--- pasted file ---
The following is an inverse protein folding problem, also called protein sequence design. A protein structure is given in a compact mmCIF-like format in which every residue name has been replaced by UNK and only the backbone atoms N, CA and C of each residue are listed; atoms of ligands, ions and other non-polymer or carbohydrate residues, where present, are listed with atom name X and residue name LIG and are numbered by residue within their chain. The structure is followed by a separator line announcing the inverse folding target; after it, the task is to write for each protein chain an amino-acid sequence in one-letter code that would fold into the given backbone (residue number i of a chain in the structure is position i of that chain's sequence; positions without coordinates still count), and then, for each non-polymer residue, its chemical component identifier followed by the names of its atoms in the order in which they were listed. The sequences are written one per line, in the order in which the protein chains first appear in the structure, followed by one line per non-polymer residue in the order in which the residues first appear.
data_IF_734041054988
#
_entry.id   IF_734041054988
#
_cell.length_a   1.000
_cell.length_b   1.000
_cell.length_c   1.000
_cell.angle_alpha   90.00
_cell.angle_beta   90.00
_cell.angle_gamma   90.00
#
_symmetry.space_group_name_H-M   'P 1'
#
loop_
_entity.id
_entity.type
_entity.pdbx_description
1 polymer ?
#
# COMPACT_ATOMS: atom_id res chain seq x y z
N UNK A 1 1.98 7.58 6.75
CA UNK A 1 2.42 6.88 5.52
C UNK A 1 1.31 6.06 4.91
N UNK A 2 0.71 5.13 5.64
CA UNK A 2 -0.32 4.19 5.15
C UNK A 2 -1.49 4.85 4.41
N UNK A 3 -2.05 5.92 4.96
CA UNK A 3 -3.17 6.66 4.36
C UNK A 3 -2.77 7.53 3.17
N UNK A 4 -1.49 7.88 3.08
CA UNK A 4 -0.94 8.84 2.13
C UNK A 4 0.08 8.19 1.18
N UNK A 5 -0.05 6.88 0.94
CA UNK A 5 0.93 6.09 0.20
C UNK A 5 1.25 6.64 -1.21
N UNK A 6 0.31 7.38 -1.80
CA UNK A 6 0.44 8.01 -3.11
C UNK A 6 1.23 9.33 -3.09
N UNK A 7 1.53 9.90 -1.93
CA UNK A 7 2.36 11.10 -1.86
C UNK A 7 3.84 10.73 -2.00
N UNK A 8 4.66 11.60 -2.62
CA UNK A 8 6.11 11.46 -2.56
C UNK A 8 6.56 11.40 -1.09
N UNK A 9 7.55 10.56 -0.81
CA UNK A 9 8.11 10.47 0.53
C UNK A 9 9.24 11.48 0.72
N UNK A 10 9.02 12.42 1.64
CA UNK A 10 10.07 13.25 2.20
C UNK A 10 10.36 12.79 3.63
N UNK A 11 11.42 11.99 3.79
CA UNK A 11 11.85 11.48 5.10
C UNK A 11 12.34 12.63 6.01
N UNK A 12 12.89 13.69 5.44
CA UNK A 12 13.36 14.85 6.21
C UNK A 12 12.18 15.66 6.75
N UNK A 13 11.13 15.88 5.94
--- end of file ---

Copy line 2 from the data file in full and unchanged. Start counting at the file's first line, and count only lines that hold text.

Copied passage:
data_IF_734041054988